In 1825 Danish physicist Hans Christian Oersted, already famous for discoveries in

electromagnetism, turned his genius toward isolating the stubborn metal. Treating alumina with carbon and chlorine, then an amalgam of potassium, he at last obtained a mix of aluminum and volatile mercury. Boiling away the mercury, he suddenly gazed in awe at the long-sought quarry—a minute residue of powdery metal that “in color and luster somewhat resembles tin.”

Now scientists turned to the task of producing the metal in commercial quantities. Once again it proved stubborn. Napoleon III, perhaps envisioning his armies equipped with lightweight aluminum helmets and breastplates, personally promoted the research. Production costs dropped, but aluminum remained a semiprecious metal.

Metal Helmet

And so it was in 1884, when the U. S. prepared to dedicate the newly completed Washington Monument. To crown the great obelisk in Washington, D. C., a metallurgist created a gleaming pyramid of aluminum—at a hundred ounces one of the largest chunks ever assembled. Before the ceremony it sat in a window at Tiffany’s in New York City, awing sidewalk throngs.

Today, when your eye climbs the 555-foot stone shaft, it comes to rest on that same aluminum apex, still intact after nearly a century of battering by the elements.

Washington Monument

By a series of unlikely coincidences the aluminum age was about to dawn.


In the quiet college town of Oberlin, Ohio, student Charles Martin Hall became obsessed with finding an inexpensive way to produce aluminum. On graduating, the slight, intense son of a Congregationalist minister set up a crude laboratory in a woodshed behind the parsonage. His equipment included a skillet, a secondhand gasoline stove, and homemade crucibles.

Hall chose the process known as electrolysis—the use of electric current—in his effort to isolate the metal. The technique had failed Sir Humphry Davy eighty years before, but the youth added a step: Before unleashing the current, he dissolved the alumina in a molten solven t known as cryolite.

On February 23, 1886, a few months after his 22nd birthday, Hall connected a battery to a crucible of alumina-cryolite solution. Then he let the writhing current work. When the mix cooled, he shattered the congealed mass. In it glinted a clutch of silvery pellets—the seeds of an industry.

Incredibly for an event so long in coming, the same discovery occurred at almost the same moment, this time in Gentilly, France. Like Hall, Paul L. T . Héroult was also 22 years old, worked in a makeshift lab—his was tucked in a tannery—and also used molten cryolite to dissolve the alumina. Completing the strange parallel , both inventors died the same year, 1914.

Today virtually all the world’s aluminum is smelted by the Hall-Héroult process. Taking the place of their simple crucibles and batteries, great steel vats arranged in long potlines hold the dissolved alumina, and powerful electric currents tear it apart. Last year Hall-Héroult smelters around the world poured 16 million tons of aluminum, a third of it in the United States.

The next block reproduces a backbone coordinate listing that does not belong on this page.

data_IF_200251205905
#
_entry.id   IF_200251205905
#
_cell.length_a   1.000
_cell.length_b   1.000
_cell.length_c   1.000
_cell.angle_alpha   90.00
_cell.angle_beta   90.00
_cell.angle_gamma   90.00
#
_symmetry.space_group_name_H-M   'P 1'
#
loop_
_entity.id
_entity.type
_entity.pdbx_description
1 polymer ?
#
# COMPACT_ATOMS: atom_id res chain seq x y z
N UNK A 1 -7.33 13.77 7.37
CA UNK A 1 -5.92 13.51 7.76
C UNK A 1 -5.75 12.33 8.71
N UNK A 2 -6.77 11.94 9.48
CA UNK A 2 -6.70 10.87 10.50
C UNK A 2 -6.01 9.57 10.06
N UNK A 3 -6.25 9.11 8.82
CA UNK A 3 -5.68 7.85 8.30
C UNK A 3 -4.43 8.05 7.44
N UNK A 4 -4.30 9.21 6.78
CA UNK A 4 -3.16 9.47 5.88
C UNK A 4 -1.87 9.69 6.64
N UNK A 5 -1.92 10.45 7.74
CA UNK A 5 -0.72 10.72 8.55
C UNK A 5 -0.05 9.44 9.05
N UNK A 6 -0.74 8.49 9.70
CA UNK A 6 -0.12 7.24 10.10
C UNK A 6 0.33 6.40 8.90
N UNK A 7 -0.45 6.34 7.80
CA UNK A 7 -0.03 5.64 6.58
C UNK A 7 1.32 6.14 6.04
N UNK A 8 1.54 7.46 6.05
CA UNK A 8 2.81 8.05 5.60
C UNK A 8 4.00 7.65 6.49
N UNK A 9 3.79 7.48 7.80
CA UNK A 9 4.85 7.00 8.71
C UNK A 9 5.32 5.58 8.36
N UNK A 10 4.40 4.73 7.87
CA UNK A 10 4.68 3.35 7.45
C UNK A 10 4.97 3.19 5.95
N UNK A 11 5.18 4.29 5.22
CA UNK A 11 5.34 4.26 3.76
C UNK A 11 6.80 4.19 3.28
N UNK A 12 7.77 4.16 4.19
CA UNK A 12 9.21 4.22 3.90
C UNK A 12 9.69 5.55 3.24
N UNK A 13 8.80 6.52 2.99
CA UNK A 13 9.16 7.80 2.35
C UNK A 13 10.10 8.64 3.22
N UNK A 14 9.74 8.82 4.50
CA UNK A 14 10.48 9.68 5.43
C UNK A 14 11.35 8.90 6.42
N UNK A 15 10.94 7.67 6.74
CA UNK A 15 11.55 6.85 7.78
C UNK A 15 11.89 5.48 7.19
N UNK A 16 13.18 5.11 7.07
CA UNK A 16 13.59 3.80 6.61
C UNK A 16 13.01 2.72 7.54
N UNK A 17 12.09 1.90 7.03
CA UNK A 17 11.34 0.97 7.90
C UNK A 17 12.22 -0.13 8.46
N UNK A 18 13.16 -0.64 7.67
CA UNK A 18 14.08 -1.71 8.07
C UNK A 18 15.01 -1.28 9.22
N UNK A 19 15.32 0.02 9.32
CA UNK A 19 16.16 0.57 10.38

Smelting Bauxite

Smelting Bauxite

The infant industry spawned by Charles Hall depended upon two key ingredients-—bauxite, which could be mined in Arkansas in ample quantity, and also abundant electric energy to refine it. By chance, the evolution of electric power virtually paralleled that of aluminum. When the United States’ first large- scale hydroelectric plant spun to life at Niagara Falls in 1895, Hall’s fledgling company was among the first customers.

“Our needs today are the same as they were then—bauxite and energy,” said Alfred M. Hunt, a vice-president of Alcoa, the mighty Aluminum Company of America. His firm is the direct descendant of the enterprise based on Hall’s discovery.


Soon we needed more power than Niagara could supply,” he explained, “and we built our own hydroelectric plants from Canada to Tennessee. Starting in 1939, we plugged our smelters into the hydroelectric facilities burgeoning along the Columbia River in the Pacific Northwest. Today that area accounts for a third of all the aluminum manufactured in the U. S.

“We’ve developed natural-gas fields and lignite deposits in Texas, purchased coal fields in Kentucky and Indiana, and tapped the hydroelectric resources of Norway. We also developed hydropower in Surinam. Today the industry, which uses one percent of the nation’s total energy budget, generates a quarter of the electric power it consumes.”

In the early days of hydropower development, aluminum smelters were welcome customers for surplus power generated by Government-built dams. Now, as other competing demands of residential and othe r users soar, the aluminum companies encounter resentment of their heavy consumption and the low electricity rates they pay, often criticized as amounting to public subsidy. Some could face power cut-backs . In 1977 drought in the Pacific Northwest curtailed power production, forc-ing plants to close potlines.

“Long before the energy crisis started,” Mr. Hunt reminded me, “we were searching for ways to cut consumption . Since 1940 the industry has reduced by a third the amount of electricity needed during smelting. Also, Alcoa scientists developed a new smelting process requiring 30 percent less energy than the most efficient Hall- Héroult plant. In 1976 we opened a demonstration facility in Palestine, Texas.”

The Alcoa process, using chloride instead of fluoride in reducing alumina, could also alleviate a vexing pollution problem that the industry has strived to overcome. Decades ago farmers noticed that vegetation near smelters sometimes became very blighted. Worse, cattle that fed on affected plants became lame, and their teeth began wearing down rapidly. News reports dramatized the plight of the afflicted animals, and court cases known as “cow suits” ensued. The pollutant proved to be excessive fluoride emissions. Many companies sought to control such emissions, and today antipollution devices are prominent features at most smelters.